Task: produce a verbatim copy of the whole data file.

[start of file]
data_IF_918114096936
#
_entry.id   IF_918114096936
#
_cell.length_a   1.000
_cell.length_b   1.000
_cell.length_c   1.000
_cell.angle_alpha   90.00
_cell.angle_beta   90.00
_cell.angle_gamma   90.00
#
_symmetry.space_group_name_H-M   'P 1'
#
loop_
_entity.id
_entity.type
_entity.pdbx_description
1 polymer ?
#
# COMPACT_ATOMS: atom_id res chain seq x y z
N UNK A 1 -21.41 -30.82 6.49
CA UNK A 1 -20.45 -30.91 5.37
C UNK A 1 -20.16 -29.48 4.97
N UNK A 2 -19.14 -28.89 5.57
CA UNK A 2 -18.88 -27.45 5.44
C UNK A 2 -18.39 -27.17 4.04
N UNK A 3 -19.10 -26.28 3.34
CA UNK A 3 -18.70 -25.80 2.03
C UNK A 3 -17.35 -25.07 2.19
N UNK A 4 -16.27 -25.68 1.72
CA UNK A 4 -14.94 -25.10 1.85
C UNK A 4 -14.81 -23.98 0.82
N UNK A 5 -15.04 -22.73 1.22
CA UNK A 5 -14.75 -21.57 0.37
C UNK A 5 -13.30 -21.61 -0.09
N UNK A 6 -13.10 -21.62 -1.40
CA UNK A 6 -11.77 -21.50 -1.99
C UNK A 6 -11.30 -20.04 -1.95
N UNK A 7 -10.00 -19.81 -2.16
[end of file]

data_IF_918114096936
#
_entry.id   IF_918114096936
#
_cell.length_a   1.000
_cell.length_b   1.000
_cell.length_c   1.000
_cell.angle_alpha   90.00
_cell.angle_beta   90.00
_cell.angle_gamma   90.00
#
_symmetry.space_group_name_H-M   'P 1'
#
loop_
_entity.id
_entity.type
_entity.pdbx_description
1 polymer ?
#
# COMPACT_ATOMS: atom_id res chain seq x y z
N UNK A 1 -21.41 -30.82 6.49
CA UNK A 1 -20.45 -30.91 5.37
C UNK A 1 -20.16 -29.48 4.97
N UNK A 2 -19.14 -28.89 5.57
CA UNK A 2 -18.88 -27.45 5.44
C UNK A 2 -18.39 -27.17 4.04
N UNK A 3 -19.10 -26.28 3.34
CA UNK A 3 -18.70 -25.80 2.03
C UNK A 3 -17.35 -25.07 2.19
N UNK A 4 -16.27 -25.68 1.72
CA UNK A 4 -14.94 -25.10 1.85
C UNK A 4 -14.81 -23.98 0.82
N UNK A 5 -15.04 -22.73 1.22
CA UNK A 5 -14.75 -21.57 0.37
C UNK A 5 -13.30 -21.61 -0.09
N UNK A 6 -13.10 -21.62 -1.40
CA UNK A 6 -11.77 -21.50 -1.99
C UNK A 6 -11.30 -20.04 -1.95
N UNK A 7 -10.00 -19.81 -2.16